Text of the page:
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Erin Burnett Outfront

Police Identifying 5 Killed In Colorado Shooting, 2 Heroes Who Stopped Gunman; New Special Counsel In Trump Probes Briefed And Digging In; Russian Soldier Describes Conflict As "Third World War"; Mystery Deepens In Idaho Killings As Police Reveals 911 Call Details; Iranian Protesters Defying "Morality" Police Are Being Raped. Aired 7- 8p ET

Aired November 21, 2022 - 19:00   ET



ERIN BURNETT, CNN HOST: OUTFRONT next, breaking news in the Colorado nightclub shooting. Police revealing the identities of all five victims who were killed. We're going to speak to a couple who survived the shooting and helped others amid the chaos and the bloodshed. Colorado Springs police chief is also OUTFRONT tonight.

Plus, the special counsel in the Trump investigations officially at work tonight. The new details of what he's been briefed on and what it says about the speed of his investigation.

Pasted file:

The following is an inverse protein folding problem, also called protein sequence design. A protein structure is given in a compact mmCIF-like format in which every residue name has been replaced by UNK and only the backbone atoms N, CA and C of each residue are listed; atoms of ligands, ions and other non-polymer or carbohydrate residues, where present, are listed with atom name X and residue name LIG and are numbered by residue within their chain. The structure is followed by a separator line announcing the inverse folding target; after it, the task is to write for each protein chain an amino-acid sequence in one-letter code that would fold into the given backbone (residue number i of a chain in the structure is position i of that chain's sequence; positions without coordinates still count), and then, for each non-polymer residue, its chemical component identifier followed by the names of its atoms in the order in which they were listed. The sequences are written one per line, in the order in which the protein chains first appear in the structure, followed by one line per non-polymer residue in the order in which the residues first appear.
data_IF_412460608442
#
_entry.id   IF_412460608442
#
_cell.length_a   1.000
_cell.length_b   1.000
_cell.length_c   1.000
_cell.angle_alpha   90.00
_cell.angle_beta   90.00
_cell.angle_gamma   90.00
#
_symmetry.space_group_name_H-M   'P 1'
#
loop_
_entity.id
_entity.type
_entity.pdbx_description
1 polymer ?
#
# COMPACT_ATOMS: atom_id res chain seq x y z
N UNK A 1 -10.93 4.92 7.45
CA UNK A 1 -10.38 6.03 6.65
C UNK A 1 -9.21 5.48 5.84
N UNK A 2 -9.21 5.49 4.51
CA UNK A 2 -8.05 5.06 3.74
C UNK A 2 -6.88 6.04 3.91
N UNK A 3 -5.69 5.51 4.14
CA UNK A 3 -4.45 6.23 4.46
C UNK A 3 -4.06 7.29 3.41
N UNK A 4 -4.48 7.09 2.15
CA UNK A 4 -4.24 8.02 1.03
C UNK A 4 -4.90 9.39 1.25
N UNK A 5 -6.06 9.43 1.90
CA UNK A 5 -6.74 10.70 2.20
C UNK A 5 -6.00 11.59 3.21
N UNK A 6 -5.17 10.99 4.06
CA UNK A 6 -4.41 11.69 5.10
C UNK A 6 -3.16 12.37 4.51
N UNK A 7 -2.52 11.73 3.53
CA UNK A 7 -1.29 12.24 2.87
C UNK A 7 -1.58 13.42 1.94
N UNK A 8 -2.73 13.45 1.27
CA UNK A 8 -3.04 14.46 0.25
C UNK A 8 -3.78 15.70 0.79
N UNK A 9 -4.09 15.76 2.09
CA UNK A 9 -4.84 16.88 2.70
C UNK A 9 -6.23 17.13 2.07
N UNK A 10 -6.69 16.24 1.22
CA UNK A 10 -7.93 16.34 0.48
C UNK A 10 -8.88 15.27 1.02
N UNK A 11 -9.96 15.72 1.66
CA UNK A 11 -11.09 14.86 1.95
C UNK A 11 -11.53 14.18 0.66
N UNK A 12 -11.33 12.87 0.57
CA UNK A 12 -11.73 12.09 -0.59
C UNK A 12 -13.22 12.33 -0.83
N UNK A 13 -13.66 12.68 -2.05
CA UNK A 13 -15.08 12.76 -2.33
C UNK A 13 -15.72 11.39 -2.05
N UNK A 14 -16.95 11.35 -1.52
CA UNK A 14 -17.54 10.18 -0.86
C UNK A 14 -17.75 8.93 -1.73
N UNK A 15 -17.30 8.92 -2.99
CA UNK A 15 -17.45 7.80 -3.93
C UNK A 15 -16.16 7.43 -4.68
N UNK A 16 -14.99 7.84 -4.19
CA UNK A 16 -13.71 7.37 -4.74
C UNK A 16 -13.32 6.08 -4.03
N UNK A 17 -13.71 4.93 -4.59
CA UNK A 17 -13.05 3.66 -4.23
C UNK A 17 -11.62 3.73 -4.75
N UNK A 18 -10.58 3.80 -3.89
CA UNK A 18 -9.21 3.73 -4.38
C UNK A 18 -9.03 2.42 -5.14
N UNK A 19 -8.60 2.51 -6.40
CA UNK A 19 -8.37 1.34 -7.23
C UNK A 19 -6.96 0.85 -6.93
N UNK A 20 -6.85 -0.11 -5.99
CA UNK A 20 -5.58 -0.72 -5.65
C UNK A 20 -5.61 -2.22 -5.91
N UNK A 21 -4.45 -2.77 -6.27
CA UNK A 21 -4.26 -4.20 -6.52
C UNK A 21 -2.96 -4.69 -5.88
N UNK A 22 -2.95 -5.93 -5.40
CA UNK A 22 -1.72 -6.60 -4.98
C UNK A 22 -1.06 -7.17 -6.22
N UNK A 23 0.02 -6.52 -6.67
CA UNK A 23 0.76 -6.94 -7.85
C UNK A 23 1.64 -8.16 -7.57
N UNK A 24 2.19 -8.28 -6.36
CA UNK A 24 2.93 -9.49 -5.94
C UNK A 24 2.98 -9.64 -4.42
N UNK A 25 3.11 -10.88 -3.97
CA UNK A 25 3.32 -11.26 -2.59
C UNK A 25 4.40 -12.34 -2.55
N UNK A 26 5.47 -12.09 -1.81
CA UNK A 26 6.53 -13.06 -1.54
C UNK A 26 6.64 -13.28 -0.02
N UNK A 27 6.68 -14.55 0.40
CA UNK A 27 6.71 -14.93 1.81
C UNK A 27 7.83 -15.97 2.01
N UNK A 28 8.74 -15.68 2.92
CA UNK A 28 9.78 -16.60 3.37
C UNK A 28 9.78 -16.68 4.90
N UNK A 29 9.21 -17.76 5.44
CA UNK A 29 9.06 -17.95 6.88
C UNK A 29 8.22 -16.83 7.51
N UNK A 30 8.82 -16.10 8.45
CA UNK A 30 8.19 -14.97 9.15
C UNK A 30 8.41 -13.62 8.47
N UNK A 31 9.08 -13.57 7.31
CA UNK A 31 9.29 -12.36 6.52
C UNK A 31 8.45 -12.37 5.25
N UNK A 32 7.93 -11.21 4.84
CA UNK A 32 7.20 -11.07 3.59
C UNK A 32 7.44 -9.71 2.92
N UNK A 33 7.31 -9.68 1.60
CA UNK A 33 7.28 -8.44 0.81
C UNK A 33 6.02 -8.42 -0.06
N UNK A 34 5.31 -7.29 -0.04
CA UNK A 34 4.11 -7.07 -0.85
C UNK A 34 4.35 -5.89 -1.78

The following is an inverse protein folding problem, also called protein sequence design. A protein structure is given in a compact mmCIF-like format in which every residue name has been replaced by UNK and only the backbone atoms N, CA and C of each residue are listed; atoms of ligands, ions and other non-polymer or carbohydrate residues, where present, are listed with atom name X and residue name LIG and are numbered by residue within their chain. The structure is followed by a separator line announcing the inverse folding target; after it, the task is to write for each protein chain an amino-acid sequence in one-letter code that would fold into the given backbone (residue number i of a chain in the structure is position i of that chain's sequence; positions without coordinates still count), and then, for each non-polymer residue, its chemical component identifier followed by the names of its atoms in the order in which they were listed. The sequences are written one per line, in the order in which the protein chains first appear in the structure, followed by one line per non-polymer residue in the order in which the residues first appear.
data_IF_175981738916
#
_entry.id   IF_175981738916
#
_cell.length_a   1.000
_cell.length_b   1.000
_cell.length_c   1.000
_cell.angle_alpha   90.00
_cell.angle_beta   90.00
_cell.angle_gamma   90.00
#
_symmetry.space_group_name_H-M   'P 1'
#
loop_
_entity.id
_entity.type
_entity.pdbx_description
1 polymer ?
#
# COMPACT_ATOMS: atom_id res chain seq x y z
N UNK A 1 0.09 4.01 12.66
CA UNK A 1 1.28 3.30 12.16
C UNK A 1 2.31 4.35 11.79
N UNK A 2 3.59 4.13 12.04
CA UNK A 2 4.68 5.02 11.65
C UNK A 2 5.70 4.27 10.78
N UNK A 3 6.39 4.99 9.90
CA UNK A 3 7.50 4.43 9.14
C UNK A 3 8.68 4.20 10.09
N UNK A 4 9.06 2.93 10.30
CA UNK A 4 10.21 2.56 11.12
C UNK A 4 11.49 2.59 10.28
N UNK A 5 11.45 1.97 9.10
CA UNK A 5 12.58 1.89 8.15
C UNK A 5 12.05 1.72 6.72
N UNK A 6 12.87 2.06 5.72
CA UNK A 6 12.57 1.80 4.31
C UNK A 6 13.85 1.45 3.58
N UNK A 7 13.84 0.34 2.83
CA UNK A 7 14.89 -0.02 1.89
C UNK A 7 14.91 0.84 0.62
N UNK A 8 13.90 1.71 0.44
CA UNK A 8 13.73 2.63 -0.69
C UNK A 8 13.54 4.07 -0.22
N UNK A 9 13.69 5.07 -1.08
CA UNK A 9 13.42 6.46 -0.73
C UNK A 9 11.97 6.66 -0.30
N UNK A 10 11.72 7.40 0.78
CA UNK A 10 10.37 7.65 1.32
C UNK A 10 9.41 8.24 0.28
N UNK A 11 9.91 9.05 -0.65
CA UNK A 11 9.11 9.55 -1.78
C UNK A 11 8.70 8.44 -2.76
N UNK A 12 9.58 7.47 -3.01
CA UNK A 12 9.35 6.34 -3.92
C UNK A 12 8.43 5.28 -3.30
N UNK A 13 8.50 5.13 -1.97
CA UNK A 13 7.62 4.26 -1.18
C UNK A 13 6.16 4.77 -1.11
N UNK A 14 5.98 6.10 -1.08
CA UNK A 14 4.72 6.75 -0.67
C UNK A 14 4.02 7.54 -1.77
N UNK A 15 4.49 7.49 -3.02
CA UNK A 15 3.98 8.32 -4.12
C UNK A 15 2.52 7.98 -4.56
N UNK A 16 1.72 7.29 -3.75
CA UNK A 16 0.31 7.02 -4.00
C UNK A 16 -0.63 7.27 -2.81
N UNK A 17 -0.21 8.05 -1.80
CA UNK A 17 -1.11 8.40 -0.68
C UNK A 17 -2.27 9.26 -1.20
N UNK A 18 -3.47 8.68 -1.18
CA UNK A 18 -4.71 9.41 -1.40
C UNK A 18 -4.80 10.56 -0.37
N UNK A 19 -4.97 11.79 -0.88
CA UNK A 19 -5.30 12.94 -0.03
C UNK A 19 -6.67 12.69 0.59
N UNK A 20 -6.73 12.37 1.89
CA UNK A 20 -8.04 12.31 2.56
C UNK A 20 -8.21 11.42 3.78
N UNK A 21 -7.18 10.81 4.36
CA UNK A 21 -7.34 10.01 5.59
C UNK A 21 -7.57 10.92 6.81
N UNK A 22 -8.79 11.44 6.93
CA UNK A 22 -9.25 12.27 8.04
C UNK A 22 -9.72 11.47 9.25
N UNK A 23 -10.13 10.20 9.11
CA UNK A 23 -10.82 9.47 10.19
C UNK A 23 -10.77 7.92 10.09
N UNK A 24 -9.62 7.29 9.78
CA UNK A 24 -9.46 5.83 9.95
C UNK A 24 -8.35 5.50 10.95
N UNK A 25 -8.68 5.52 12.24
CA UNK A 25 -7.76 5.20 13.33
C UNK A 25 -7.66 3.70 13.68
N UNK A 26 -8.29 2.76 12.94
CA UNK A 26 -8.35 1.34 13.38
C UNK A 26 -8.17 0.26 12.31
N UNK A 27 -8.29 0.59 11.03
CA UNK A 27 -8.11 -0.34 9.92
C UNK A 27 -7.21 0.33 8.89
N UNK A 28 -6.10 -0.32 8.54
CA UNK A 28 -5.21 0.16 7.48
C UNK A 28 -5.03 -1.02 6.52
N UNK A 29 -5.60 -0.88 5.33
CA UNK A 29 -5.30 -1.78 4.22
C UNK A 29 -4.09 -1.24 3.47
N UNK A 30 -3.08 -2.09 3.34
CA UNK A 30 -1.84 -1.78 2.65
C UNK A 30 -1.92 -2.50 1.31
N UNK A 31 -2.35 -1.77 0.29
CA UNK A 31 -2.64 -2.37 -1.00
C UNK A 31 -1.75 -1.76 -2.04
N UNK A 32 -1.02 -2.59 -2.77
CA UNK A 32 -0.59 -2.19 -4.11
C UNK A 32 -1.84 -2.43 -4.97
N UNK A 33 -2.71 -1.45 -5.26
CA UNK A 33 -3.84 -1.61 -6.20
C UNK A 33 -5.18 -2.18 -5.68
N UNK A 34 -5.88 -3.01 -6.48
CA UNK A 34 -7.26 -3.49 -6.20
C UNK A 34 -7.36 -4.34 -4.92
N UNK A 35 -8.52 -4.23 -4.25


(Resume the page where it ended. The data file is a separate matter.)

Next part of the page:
And we have new audio first out front tonight of a Russian soldiers call to his girlfriend saying half his unit is gone, he's fighting alongside prisoners just released from prison to wage Putin's war. You will hear yourself.

Let's go OUTFRONT.

And good evening. I'm Erin Burnett.

OUTFRONT tonight, breaking news out of Colorado Springs, where officials just named the five victims killed in the horrific mass shooting at an LGBTQ nightclub. At least 19 others were injured.

The five people who lost their lives in this attack, Daniel Aston, Raymond Green Vance, Kelly Loving, Ashley Paugh, and Derrick Rump.

Rump was a bartender in the nightclub along with Daniel Aston. Rump's sister telling CNN, quote, they were just amazing, and everybody should have a Daniel and a Derrick.

The husband of Ashley Paugh saying in a statement to CNN, quote, she was my high school sweetheart and she was just an amazing mother. Her daughter was her whole world.

The suspected gunman is in a hospital tonight, amid growing questions about whether red flag laws would have stopped him from obtaining a weapon. The suspect was arrested in June of last year after his mother said he threatened to harm her with a homemade bomb. The mayor saying this tonight. (BEGIN VIDEO CLIP)

MAYOR JOHN SUTHERS, COLORADO SPRINGS, CO: I would caution against an assumption that the circumstances of this case would lead to application of the red flag law. We don't know that.


BURNETT: It comes as CNN obtains new video tonight from that standoff, that the suspect had with police last year, where you see him wearing body armor and ranting about the officers outside. I will play this for you.